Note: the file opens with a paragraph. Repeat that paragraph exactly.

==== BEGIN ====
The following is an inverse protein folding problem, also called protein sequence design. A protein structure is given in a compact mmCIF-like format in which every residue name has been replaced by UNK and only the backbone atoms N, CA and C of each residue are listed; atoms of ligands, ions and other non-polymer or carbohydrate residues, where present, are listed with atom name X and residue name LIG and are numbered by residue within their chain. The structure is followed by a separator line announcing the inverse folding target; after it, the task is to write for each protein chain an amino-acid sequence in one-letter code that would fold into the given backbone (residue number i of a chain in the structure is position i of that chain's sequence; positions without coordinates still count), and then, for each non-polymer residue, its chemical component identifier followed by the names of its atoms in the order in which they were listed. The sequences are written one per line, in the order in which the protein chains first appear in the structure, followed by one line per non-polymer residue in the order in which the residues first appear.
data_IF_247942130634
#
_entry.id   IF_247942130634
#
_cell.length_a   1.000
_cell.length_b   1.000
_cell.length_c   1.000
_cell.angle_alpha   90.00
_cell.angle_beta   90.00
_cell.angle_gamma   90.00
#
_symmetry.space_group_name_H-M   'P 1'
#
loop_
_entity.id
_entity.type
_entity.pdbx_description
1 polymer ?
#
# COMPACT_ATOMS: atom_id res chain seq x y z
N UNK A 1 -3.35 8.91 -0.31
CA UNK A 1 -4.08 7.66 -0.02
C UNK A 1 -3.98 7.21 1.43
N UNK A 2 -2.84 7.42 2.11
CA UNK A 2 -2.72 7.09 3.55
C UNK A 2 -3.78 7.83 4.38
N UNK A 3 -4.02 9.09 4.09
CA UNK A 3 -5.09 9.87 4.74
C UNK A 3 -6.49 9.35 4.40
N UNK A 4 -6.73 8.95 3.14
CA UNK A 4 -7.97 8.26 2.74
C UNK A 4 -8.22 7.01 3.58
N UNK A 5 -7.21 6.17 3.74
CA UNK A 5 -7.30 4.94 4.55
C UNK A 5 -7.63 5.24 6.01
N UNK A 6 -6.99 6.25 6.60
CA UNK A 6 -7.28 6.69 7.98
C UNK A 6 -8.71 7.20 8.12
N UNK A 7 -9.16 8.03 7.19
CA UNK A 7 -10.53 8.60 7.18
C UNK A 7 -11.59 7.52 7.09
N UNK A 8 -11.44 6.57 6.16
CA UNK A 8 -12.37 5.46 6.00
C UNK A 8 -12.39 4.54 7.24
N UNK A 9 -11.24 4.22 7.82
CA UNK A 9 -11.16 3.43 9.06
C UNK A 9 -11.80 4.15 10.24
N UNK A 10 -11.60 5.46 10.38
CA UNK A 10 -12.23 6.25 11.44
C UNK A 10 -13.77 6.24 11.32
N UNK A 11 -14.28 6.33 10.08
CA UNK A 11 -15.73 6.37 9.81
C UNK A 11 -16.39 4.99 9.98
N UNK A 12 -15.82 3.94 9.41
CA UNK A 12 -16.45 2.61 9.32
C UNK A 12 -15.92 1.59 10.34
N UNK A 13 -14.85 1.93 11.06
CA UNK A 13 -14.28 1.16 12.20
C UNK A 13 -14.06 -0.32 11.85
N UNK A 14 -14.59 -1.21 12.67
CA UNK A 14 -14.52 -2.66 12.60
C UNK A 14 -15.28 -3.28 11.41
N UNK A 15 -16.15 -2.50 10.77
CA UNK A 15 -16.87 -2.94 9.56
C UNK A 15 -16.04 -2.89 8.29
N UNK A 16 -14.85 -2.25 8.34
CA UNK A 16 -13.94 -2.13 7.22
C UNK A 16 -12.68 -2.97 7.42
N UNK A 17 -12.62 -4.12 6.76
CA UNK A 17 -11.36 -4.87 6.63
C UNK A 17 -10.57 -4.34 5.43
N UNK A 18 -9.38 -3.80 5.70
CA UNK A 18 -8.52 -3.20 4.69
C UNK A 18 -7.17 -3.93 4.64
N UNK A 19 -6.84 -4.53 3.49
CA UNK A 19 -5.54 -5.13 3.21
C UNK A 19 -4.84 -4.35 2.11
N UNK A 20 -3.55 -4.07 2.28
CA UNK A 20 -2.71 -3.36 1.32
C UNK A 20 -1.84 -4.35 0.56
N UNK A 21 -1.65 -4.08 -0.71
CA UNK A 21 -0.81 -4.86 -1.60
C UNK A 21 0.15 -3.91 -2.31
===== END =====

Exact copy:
The following is an inverse protein folding problem, also called protein sequence design. A protein structure is given in a compact mmCIF-like format in which every residue name has been replaced by UNK and only the backbone atoms N, CA and C of each residue are listed; atoms of ligands, ions and other non-polymer or carbohydrate residues, where present, are listed with atom name X and residue name LIG and are numbered by residue within their chain. The structure is followed by a separator line announcing the inverse folding target; after it, the task is to write for each protein chain an amino-acid sequence in one-letter code that would fold into the given backbone (residue number i of a chain in the structure is position i of that chain's sequence; positions without coordinates still count), and then, for each non-polymer residue, its chemical component identifier followed by the names of its atoms in the order in which they were listed. The sequences are written one per line, in the order in which the protein chains first appear in the structure, followed by one line per non-polymer residue in the order in which the residues first appear.